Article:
1564. Prevalence, Management and Outcomes of Human Papillomavirus (HPV)-Related Cervical and/or Anal Lesions in a Cohort of Perinatally and Behaviorally HIV-Infected Women
Session: Poster Abstract Session: Clinical Infectious Diseases: Sexually Transmitted Infections
Saturday, October 10, 2015
Room: Poster Hall
Posters
  • IDWeek poster 20115 Abadi-HPV.pdf (842.7 kB)
  • Background:

    The natural history of Human Papillomavirus (HPV) in Human Immunodeficiency Virus (HIV)-infected individuals differs from that of immune competent hosts. Specifically, spontaneous rate of clearance of HPV may be affected by presence of HIV-coinfection and the degree of HIV-related immunosuppression. We conducted a retrospective chart review of cervico-vaginal and anal Papanicolaou smear (Pap) results and clinical correlates in a population of HIV-infected women followed in our inner city medical center. 

    Methods:

    Records of 185 HIV-infected women were available for review. Of those, 167 were behaviorally infected (BI) and 18 acquired their HIV through perinatal transmission (PT). Demographic, immunologic and virologic parameters at the time of the Pap were recorded. Abnormal Pap included low and high grade squamous intraepithelial lesions and ASCUS. Colposcopic and high resolution anoscopy (HRA) results and patient outcomes were documented. HPV typing was available for some but not all samples.

    Results:

    The median age of the cohort was 40 years (16-62 years). In the PT cohort there were 11 anal and 12 vaginal abnormal Pap. In the BH women cohort there were 143 anal and 124 vaginal abnormal Pap. Among the patients with abnormal Pap results, 55 had abnormal findings that were persistent. All but 4 of those 55 patients underwent colposcopy and/or HRA. 18 of the 55 patients required further ablative and/or colorectal corrective surgery. Severity of disease and need for surgery correlated with degree of immune suppression and worse virologic control. Age and mode of HIV transmission was not found to be a correlate of severity.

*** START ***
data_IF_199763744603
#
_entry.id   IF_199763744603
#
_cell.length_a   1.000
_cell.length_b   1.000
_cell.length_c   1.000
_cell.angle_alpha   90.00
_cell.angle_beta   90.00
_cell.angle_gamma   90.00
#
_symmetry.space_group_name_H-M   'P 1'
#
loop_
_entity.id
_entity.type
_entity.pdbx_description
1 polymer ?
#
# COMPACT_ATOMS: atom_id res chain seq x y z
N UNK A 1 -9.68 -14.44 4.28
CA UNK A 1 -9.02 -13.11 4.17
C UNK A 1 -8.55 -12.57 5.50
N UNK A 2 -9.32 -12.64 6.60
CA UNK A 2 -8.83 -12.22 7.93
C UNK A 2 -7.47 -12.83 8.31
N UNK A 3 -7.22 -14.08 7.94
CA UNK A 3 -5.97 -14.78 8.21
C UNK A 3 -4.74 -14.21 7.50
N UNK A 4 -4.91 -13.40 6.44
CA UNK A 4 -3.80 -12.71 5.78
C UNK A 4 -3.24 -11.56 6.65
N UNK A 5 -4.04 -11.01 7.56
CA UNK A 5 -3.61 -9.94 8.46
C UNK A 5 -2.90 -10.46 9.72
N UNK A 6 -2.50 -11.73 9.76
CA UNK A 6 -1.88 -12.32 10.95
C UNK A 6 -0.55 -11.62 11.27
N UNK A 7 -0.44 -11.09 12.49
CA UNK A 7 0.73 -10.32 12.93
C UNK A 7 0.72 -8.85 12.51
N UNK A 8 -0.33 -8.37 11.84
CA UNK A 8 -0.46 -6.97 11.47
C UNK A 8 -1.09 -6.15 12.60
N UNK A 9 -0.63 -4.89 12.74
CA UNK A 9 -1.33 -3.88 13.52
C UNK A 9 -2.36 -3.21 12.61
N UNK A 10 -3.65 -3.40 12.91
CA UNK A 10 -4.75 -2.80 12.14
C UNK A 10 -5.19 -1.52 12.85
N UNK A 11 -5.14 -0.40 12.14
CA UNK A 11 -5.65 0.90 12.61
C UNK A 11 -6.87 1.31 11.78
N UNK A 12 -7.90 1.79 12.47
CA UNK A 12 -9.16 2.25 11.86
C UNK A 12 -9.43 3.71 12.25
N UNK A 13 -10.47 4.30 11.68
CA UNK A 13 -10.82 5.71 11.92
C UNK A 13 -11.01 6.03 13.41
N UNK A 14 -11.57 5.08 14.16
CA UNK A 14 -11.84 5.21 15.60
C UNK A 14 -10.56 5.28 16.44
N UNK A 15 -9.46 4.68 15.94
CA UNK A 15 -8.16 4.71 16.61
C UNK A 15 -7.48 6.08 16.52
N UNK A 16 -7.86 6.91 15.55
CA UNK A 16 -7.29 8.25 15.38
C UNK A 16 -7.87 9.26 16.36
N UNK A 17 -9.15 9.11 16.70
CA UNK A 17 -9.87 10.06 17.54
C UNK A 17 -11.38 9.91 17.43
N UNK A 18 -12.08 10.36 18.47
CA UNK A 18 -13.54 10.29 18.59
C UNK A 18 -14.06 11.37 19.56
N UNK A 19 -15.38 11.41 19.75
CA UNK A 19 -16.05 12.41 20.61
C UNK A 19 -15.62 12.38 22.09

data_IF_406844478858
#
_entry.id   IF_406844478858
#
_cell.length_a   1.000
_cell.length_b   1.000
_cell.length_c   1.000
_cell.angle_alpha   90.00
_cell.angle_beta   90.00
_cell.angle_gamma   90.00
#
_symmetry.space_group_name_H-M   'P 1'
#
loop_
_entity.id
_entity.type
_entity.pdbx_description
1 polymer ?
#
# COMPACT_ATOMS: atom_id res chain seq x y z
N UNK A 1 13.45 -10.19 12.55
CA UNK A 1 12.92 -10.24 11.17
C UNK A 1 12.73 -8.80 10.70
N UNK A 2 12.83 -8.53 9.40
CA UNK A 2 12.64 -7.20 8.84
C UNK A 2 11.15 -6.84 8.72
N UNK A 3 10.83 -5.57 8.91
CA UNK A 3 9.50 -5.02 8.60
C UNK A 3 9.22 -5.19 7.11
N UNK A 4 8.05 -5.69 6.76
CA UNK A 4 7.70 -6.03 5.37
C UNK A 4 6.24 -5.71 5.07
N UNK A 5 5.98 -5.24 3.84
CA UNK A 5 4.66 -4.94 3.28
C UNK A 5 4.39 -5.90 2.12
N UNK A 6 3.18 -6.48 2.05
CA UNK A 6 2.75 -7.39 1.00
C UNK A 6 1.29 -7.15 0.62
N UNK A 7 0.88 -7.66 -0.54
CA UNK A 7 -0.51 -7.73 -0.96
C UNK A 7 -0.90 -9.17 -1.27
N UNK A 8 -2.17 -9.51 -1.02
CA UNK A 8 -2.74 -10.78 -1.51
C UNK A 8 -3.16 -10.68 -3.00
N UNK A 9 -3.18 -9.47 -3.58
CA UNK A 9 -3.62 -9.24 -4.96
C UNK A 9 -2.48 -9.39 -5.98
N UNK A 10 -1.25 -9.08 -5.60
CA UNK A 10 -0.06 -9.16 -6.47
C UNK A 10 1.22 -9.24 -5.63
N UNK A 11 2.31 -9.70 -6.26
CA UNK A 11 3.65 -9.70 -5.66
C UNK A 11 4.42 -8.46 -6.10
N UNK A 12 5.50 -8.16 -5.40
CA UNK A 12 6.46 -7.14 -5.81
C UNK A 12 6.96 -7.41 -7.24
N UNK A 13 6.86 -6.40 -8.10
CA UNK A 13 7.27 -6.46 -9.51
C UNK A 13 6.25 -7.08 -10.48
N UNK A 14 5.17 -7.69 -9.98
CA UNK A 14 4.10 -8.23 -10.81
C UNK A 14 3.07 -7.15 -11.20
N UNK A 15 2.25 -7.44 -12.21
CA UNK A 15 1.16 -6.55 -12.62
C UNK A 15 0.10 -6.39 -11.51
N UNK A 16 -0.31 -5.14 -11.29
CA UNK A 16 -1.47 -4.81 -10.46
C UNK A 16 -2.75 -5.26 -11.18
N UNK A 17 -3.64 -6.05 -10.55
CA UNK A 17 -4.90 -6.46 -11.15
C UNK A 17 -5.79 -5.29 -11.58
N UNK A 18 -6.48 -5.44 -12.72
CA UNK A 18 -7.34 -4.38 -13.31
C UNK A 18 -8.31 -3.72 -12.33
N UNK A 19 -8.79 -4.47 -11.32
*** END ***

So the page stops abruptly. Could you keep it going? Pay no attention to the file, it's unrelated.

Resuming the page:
Conclusion:

    High degree of HPV disease severity was found in a cohort of women who were both behaviorally and perinatally HIV-infected. This points to the need for aggressive preventive screening and treatment strategies.

    Joana Dobroszycki, M.D.1, Adam Kohutnicki, BA candidate2, Marianne Hennessy, NP3, Michael Rosenberg, M.D. Ph.D4, Jorge Sansary, M.D.5 and Jacobo Abadi, M.D.1, (1)Pediatrics/HIV, Jacobi Medical Center/Albert Einstein College of Medicine, Bronx, NY, (2)Pediatrics, Jacobi Medical Center, Bronx, NY, (3)Internal Medicine, Jacobi Medical Center, Bronx, NY, (4)Pediatrics/HIV, Jacobi Medical Center/Albert EInstein College of Medicine, Bronx, NY, (5)HIV, Jacobi Medical Center, Bronx, NY

    Disclosures:

    J. Dobroszycki, None

    A. Kohutnicki, None

    M. Hennessy, None

    M. Rosenberg, None

    J. Sansary, None

    J. Abadi, None

    Findings in the abstracts are embargoed until 12:01 a.m. PDT, Wednesday Oct. 7th with the exception of research findings presented at the IDWeek press conferences.